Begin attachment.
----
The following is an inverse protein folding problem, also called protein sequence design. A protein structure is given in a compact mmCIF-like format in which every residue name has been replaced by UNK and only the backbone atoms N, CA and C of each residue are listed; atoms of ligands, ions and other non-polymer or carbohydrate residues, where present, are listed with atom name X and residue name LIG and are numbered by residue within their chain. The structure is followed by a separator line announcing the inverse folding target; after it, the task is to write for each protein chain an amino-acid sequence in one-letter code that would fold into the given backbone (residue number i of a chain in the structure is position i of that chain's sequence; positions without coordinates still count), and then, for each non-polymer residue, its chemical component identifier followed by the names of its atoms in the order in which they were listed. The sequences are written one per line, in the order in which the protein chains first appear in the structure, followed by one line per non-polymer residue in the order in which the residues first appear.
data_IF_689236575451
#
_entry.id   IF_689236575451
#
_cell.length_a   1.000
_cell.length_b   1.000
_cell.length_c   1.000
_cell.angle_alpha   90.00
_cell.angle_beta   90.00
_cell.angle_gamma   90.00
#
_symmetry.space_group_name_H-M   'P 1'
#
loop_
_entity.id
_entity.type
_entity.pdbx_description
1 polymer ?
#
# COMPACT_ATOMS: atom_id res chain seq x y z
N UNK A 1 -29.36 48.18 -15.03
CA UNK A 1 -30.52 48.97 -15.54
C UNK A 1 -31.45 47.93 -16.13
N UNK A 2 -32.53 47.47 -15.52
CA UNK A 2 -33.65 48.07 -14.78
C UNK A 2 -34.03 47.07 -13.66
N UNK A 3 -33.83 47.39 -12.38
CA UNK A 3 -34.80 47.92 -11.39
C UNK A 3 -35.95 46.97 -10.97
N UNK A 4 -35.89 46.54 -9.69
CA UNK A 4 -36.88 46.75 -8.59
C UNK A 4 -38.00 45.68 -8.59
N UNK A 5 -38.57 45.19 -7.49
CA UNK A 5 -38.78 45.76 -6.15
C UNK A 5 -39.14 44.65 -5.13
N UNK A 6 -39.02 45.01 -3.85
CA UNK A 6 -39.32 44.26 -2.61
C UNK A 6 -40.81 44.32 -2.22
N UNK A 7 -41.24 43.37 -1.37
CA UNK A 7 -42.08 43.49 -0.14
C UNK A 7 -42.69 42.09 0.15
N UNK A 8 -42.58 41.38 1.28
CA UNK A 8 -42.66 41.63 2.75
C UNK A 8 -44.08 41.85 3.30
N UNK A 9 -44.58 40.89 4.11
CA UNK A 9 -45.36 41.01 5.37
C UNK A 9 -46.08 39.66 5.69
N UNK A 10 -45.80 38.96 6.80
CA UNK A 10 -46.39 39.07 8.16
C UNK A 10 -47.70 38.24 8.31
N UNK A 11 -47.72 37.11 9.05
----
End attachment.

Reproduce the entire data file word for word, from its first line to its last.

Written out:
The following is an inverse protein folding problem, also called protein sequence design. A protein structure is given in a compact mmCIF-like format in which every residue name has been replaced by UNK and only the backbone atoms N, CA and C of each residue are listed; atoms of ligands, ions and other non-polymer or carbohydrate residues, where present, are listed with atom name X and residue name LIG and are numbered by residue within their chain. The structure is followed by a separator line announcing the inverse folding target; after it, the task is to write for each protein chain an amino-acid sequence in one-letter code that would fold into the given backbone (residue number i of a chain in the structure is position i of that chain's sequence; positions without coordinates still count), and then, for each non-polymer residue, its chemical component identifier followed by the names of its atoms in the order in which they were listed. The sequences are written one per line, in the order in which the protein chains first appear in the structure, followed by one line per non-polymer residue in the order in which the residues first appear.
data_IF_689236575451
#
_entry.id   IF_689236575451
#
_cell.length_a   1.000
_cell.length_b   1.000
_cell.length_c   1.000
_cell.angle_alpha   90.00
_cell.angle_beta   90.00
_cell.angle_gamma   90.00
#
_symmetry.space_group_name_H-M   'P 1'
#
loop_
_entity.id
_entity.type
_entity.pdbx_description
1 polymer ?
#
# COMPACT_ATOMS: atom_id res chain seq x y z
N UNK A 1 -29.36 48.18 -15.03
CA UNK A 1 -30.52 48.97 -15.54
C UNK A 1 -31.45 47.93 -16.13
N UNK A 2 -32.53 47.47 -15.52
CA UNK A 2 -33.65 48.07 -14.78
C UNK A 2 -34.03 47.07 -13.66
N UNK A 3 -33.83 47.39 -12.38
CA UNK A 3 -34.80 47.92 -11.39
C UNK A 3 -35.95 46.97 -10.97
N UNK A 4 -35.89 46.54 -9.69
CA UNK A 4 -36.88 46.75 -8.59
C UNK A 4 -38.00 45.68 -8.59
N UNK A 5 -38.57 45.19 -7.49
CA UNK A 5 -38.78 45.76 -6.15
C UNK A 5 -39.14 44.65 -5.13
N UNK A 6 -39.02 45.01 -3.85
CA UNK A 6 -39.32 44.26 -2.61
C UNK A 6 -40.81 44.32 -2.22
N UNK A 7 -41.24 43.37 -1.37
CA UNK A 7 -42.08 43.49 -0.14
C UNK A 7 -42.69 42.09 0.15
N UNK A 8 -42.58 41.38 1.28
CA UNK A 8 -42.66 41.63 2.75
C UNK A 8 -44.08 41.85 3.30
N UNK A 9 -44.58 40.89 4.11
CA UNK A 9 -45.36 41.01 5.37
C UNK A 9 -46.08 39.66 5.69
N UNK A 10 -45.80 38.96 6.80
CA UNK A 10 -46.39 39.07 8.16
C UNK A 10 -47.70 38.24 8.31
N UNK A 11 -47.72 37.11 9.05